June 16, 2024

Adventure Awaits Journeyers

Discovering the World Anew

How culinary tourism is changing the way people travel

4 min read

By Alex Caspero | Wealth of Geeks

Food is the number one financial driver among travelers for 2023, with 34% saying they prioritize restaurants and dining. Tourism boards worldwide have taken note, tailoring offerings and itineraries to appeal to this fast-growing demographic of “foodie” travelers.

Whether it’s wine tasting in Napa Valley, visiting Michelin-starred restaurants in Paris, or taking cooking classes in India, food-focused adventures have become a hot trend in the travel industry, according to Booking.com. Culinary tourism, or gastro-tourism, is exploding, a concept where travelers choose their destination based explicitly on its cuisine.

The World Food Travel Association defines food tourism as “Traveling for a taste of place to get a sense of place.” In 2019, the global culinary tourism market was valued at $1.1 billion, projected to grow to more than 1.79 billion by 2027.

Gina Porter of GG Luxury Travel is noticing the uptick in requests. “Most of our clients want some culinary experience, even just dining at a local, authentic restaurant. At least 50% of our clients want a culinary experience such as a cooking class, vineyard visit, or food tour.”

The appeal is clear – culinary tourism allows travelers to experience a destination’s culture through the sensory, artistic medium of food. Even modest excursions, like visiting a local food market, provide an opportunity to appreciate the food or drinks that reflect local culture.

Appeal across generations

“It doesn’t matter who, and it doesn’t matter where, clients love sampling their way through a destination,” says Luxury Travel Advisor Amy Siegal. Everyone can at least appreciate good food and drink, so having the opportunity to experience a different culture’s culinary landscape is prioritized by many.

Food-related travel experiences appeal to various ages, though the trend is toward affluent millennials and baby boomers. “Millenials love food experiences because it’s very big on TikTok and social media,” says Susan Blume of Personal Escape Travel.

Courtnie Nichols of TRvLB agrees. “Millenials and Gen X are leading the way as they are earning more money and have jobs that allow them to have more disposable income.”

Younger travelers seek out food halls, night markets, food tours, and cooking classes to connect with local cultures in an immersive, hands-on way. For Gen Z, in particular, food tourism offers a chance to explore new places through an adventurous yet accessible activity – eating.

Fahd Khan, Director of Marketing & Technology at JetLevel Aviation, sees this trend with younger visitors, “they place a higher value on one-of-a-kind and genuine experiences, especially those related to cuisine.”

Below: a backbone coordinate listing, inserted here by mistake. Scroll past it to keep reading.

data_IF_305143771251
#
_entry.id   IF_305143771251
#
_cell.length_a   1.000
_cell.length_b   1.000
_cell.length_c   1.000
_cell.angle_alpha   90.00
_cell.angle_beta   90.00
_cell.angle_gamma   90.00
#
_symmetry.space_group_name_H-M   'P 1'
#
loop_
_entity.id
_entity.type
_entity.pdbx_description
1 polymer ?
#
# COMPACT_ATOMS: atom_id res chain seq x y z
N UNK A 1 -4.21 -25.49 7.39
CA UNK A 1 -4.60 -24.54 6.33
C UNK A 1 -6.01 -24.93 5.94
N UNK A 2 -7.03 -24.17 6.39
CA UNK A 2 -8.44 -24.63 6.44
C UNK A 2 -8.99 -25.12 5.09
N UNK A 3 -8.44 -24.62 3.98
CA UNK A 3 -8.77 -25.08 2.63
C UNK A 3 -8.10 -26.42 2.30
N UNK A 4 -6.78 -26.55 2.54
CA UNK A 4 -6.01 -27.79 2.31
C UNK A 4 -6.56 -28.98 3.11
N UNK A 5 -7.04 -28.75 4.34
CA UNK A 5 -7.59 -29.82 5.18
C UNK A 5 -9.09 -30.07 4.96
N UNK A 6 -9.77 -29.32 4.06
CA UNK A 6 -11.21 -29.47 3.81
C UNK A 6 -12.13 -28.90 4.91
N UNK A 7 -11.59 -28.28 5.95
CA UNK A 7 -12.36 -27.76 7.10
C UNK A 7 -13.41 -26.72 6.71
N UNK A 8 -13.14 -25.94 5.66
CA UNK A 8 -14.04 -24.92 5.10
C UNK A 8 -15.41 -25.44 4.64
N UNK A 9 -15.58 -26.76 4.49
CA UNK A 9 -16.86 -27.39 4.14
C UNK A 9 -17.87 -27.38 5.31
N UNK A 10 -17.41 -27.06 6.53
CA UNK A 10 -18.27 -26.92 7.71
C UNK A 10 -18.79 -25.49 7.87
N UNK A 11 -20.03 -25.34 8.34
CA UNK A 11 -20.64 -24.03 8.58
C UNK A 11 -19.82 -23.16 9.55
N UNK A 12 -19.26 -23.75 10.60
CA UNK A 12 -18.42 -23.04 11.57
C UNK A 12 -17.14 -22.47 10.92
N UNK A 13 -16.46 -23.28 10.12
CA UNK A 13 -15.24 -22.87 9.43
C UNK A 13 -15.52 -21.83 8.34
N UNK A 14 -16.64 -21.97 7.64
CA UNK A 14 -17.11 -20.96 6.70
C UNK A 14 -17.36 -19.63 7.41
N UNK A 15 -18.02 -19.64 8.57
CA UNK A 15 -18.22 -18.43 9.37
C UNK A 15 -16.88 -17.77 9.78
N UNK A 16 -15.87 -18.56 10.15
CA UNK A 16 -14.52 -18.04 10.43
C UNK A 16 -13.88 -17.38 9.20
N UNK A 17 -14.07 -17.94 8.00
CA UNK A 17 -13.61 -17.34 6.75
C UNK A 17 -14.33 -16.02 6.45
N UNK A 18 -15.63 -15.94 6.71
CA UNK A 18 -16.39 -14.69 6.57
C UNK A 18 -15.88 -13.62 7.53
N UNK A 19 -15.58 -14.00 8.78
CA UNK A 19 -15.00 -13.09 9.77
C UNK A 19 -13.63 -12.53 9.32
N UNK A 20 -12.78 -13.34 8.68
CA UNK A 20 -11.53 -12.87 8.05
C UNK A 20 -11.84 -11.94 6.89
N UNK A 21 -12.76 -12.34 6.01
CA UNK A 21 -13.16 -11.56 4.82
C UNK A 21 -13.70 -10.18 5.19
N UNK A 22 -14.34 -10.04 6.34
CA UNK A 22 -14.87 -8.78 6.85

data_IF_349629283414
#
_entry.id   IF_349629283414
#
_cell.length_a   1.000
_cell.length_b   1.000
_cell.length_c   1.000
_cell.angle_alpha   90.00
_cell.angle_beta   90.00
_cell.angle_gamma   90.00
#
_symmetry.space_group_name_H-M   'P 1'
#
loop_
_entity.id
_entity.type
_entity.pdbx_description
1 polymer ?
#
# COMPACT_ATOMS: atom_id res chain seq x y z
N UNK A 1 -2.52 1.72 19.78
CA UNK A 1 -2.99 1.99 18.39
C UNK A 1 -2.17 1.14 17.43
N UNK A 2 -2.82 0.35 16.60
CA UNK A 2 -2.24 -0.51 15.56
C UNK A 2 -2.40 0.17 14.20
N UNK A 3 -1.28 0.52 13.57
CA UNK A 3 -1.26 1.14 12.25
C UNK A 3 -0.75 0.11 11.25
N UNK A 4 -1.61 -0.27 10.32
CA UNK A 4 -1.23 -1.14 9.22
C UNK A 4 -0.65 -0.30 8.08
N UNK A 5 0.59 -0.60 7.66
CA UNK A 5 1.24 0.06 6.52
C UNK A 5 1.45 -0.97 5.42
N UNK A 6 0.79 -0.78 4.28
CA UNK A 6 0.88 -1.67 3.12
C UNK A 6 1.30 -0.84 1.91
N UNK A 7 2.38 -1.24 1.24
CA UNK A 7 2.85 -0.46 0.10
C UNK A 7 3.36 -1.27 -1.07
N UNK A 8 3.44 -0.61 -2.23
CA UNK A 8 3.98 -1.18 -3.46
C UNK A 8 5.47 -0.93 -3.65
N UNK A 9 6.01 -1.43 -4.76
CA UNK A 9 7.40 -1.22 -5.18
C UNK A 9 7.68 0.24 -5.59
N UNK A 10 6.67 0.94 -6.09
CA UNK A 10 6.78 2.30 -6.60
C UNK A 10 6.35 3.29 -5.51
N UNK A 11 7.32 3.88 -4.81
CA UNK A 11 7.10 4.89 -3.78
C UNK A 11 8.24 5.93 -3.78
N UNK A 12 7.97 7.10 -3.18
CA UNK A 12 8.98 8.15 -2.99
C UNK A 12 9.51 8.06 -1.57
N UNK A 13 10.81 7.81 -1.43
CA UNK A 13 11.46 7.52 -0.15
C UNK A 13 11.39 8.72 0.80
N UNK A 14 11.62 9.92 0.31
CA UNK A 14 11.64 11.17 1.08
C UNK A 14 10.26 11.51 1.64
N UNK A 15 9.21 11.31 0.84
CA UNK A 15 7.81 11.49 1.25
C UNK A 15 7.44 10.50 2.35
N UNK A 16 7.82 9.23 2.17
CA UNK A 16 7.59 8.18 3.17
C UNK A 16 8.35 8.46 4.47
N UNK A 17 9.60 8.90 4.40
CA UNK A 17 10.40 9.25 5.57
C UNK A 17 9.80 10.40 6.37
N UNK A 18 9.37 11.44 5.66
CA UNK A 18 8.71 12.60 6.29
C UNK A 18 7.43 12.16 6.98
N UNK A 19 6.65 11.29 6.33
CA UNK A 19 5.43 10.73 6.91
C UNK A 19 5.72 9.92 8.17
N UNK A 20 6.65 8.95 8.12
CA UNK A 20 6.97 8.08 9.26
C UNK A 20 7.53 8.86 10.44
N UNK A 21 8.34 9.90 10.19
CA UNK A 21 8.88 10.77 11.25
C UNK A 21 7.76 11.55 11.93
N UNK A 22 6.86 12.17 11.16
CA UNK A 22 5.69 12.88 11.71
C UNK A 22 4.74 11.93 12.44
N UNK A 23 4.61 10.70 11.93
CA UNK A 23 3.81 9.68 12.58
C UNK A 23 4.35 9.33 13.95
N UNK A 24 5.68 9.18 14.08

Lauren Frye with Art in Voyage reports that from 2022 to 2023, their culinary journey bookings went up by 40%. For 2024, they are seeing more group requests, with an average of 8 guests per booking. Vacations that centered around food and drink, like wine tasting through Tuscany or cheese making in Paris, offer an off-the-beaten-path bonding activity attractive to honeymooners and large family reunions.

France and Italy lead the way

Italy and France have long been at the forefront of gastronomy, boasting some of the world’s most iconic cuisines, wines, and Michelin-starred restaurants. Both countries offer immersive culinary experiences rooted in tradition and local terrain, from fresh pasta in Tuscany to wine tastings in Bordeaux.

Frye notes that Italy is their number one booking destination, with France as a close second. Tuscany, Piedmont, and Umbria are the most requested regions, especially for families looking to get more value for their money. She notes that those requesting France seek more gastronomic and sophisticated experiences.

While cooking classes and walking tours are accessible to most travelers, boutique experiences drive the uptick in foodie travel. “We have noticed a demand for more specific and singular experiences, with olive oil tastings being a prime example,” says Harvey Downward, the Head of Cycling at Cycling for Softies.

“Travelers are in search of experiences that really help them get to grips with the components of cuisine in a particular destination, helping them build their food knowledge from the ground up and create a more developed picture of a location’s culinary scene.”

Southeast Asia

Singapore’s bustling hawker markets are a popular attraction for foodies seeking an authentic taste of South Asian cuisine and culture. Housing dozens of food stalls under one roof, hawker centers serve a mouthwatering diversity of regional dishes like Hainanese chicken rice, laksa, chili crab, and more.

Luke Charny of A Chef’s Tours says that tourists in Bangkok “want to stay clear of pad Thai and green curry and focus on the more unusual dishes that they haven’t heard of before.” Their company also reports a surge in demand for these food tours. “We’re now taking over 250% more guests than we were at our peak, pre-Covid.”


Japanese cuisine, emphasizing fresh ingredients, delicate flavors, and artful presentation, offers a culinary experience unlike any other. From sushi and sashimi to tempura, ramen, and yakitori, the variety of dishes and specialties throughout Japan is vast.

Japan has more Michelin-star restaurants than any other country in the world. Cities like Tokyo, Kyoto, and Osaka are home to hundreds of restaurants on the prestigious Michelin Guide, making Japan a mecca for foodie travelers.


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